The camera shoots stills at five megapixels and there's a small LED flash.
The autofocus kicks in after you've pressed the on-screen shutter button, so you'll need to hold the camera steady after you think you've actually taken a photo. If you move about a bit, you'll get blurred photos.
The range of effects is a bit basic, though you do get red, green and blue tinting along with the black and white, negative, sepia and solarise standards.
As you flick through these settings, you get a preview with your photo in a small window on-screen, so you can see how they will affect your shot, which is a neat touch.
You can set a Quick Upload option, which is basically a default upload location. This then appears as an option when you view photos in the Gallery, so you can send an image off immediately.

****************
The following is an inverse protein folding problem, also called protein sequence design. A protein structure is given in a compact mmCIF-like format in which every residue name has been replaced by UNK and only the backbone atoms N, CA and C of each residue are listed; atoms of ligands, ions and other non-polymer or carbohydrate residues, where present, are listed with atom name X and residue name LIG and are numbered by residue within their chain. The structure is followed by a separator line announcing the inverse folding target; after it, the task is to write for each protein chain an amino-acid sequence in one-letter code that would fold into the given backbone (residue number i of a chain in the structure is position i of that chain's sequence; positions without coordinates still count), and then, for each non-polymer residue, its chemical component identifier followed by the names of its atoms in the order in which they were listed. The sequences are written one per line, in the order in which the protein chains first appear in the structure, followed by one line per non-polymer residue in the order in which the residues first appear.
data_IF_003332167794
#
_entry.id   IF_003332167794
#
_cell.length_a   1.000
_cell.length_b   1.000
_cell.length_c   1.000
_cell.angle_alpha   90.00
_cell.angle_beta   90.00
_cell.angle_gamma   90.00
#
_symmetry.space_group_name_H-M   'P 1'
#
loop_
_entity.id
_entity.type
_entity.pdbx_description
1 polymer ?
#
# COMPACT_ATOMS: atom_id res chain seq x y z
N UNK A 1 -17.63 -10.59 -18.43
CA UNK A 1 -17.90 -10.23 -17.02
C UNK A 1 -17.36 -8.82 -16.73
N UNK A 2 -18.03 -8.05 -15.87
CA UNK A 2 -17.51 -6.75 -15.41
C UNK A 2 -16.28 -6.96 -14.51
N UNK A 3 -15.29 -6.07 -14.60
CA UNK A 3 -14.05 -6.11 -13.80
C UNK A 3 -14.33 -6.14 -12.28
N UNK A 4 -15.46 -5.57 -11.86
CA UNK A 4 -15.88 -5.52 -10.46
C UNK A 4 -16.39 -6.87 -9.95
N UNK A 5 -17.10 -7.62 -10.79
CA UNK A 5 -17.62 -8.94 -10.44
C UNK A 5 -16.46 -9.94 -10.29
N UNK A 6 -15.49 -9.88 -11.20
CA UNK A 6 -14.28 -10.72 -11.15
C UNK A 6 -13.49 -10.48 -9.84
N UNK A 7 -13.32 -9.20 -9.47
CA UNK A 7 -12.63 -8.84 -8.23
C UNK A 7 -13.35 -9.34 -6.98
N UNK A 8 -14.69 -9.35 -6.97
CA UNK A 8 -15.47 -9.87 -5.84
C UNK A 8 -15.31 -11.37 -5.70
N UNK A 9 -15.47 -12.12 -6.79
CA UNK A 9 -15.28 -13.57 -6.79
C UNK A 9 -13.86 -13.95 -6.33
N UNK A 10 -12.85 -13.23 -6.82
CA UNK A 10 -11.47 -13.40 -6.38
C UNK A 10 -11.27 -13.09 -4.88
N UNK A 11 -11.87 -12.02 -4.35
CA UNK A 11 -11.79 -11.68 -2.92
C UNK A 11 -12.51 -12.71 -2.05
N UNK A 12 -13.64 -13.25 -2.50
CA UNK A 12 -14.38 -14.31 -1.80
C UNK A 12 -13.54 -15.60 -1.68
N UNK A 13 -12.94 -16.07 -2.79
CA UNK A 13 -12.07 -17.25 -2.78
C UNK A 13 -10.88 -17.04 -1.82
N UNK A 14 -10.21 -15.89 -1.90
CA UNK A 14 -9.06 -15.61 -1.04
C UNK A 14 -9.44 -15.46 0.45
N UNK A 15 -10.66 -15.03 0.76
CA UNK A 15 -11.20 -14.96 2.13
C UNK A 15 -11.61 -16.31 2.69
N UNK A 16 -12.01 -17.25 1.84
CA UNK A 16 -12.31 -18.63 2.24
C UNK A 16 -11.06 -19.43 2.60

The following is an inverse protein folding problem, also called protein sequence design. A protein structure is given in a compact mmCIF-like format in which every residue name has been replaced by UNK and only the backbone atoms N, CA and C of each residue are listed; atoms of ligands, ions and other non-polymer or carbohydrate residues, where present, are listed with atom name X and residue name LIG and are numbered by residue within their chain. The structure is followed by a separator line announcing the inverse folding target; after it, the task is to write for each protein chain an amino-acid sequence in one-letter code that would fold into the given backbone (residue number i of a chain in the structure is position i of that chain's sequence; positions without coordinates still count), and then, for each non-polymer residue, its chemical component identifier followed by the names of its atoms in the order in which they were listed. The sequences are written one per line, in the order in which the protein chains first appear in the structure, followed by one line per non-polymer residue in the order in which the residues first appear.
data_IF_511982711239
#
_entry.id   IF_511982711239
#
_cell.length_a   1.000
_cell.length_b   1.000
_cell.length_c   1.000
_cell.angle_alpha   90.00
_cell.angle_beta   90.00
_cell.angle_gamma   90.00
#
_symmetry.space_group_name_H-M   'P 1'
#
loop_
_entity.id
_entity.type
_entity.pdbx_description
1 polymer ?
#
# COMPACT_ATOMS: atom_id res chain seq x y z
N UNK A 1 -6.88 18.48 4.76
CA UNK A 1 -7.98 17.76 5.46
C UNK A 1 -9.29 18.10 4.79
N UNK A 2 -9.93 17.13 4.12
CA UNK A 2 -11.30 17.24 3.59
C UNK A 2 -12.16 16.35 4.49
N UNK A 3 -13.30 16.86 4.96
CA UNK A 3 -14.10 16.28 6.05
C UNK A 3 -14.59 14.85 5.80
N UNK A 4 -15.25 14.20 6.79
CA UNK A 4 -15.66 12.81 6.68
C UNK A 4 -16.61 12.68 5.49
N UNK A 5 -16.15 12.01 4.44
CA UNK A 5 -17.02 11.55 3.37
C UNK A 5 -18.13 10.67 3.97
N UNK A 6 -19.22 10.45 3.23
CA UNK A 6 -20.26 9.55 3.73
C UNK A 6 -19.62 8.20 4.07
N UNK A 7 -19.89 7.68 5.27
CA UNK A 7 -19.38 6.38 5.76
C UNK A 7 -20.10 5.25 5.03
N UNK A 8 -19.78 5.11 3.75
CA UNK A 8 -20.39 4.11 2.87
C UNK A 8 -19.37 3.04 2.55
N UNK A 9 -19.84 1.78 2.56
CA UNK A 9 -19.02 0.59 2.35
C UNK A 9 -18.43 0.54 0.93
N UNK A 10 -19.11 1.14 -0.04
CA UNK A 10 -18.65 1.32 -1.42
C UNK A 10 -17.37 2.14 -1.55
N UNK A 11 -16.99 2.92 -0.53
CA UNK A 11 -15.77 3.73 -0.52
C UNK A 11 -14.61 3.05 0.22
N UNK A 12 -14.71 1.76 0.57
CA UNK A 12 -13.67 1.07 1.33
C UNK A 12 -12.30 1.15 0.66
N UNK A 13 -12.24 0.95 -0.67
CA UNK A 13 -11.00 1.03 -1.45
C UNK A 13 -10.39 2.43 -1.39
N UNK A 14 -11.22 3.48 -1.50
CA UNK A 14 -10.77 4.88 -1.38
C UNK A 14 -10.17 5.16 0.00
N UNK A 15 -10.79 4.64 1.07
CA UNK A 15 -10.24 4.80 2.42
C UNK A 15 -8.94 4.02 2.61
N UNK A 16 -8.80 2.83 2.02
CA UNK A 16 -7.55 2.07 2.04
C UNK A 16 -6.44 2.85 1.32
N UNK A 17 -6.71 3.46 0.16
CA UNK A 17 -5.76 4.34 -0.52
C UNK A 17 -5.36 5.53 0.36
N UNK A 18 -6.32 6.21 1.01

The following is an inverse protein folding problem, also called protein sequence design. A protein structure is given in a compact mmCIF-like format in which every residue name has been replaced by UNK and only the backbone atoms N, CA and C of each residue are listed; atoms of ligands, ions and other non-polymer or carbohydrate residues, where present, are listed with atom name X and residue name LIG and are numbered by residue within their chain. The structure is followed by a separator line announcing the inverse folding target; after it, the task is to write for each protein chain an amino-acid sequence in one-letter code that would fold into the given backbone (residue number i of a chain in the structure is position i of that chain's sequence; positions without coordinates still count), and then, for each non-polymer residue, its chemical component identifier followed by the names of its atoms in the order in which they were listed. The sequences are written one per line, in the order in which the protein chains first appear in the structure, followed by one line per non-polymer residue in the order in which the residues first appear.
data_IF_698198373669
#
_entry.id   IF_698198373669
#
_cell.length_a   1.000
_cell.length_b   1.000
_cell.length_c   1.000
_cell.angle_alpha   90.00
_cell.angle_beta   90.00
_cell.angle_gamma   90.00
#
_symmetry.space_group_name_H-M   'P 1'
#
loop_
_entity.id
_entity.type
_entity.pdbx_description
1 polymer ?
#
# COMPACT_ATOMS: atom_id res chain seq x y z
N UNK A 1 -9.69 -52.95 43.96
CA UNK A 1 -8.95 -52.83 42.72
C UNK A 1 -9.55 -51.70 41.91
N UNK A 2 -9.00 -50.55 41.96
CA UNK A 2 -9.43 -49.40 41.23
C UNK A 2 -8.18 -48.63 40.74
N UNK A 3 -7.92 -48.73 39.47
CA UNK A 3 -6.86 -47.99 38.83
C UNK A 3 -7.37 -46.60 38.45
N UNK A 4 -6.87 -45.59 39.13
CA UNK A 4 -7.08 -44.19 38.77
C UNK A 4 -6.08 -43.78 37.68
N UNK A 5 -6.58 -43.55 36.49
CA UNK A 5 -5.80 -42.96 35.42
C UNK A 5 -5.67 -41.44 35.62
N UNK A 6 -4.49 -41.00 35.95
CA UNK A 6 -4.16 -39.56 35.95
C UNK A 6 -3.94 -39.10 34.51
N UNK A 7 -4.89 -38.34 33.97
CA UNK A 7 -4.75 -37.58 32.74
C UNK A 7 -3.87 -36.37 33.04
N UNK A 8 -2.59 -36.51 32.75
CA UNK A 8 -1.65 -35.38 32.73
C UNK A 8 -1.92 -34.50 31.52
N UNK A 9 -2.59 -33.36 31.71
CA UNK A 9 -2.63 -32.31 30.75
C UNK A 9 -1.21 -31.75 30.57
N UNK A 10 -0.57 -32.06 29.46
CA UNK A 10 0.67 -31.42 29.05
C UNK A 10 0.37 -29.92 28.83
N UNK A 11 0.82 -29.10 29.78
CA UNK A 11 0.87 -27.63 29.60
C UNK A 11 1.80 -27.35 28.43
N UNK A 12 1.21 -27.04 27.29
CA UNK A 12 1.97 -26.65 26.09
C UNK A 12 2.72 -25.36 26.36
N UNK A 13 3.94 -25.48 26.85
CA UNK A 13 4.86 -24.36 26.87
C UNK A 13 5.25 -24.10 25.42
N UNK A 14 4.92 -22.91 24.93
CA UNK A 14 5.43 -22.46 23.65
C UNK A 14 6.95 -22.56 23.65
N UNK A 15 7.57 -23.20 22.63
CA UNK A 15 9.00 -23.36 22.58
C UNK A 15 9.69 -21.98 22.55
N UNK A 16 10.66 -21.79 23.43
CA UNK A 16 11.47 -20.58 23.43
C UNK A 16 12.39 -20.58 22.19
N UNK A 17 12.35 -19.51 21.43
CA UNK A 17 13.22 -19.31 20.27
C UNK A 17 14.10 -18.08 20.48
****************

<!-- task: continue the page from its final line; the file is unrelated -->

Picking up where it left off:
It isn't that quick, to be honest, because you can't use it from the camera app itself. In the Gallery, you've also got the usual Android share option of course, which you can use to email photos or share them in other ways (such as to Twitter, Facebook or by Bluetooth).
There's a lack of detailing in the distance, but the foreground detailing is reasonably good. Note, though, that the camera can't cope with the variance between light sky and dark foreground.
Plenty of ambient light and no extremes of light and shade means this is merely a passable photo. The lack of detailing on the foreground leaf shows the camera's limitations.
This photo was shot on a fairly dull day, but with nothing in the foreground, the camera really struggled to decide what the photo's subject was meant to be. The result is a lack of quality all round.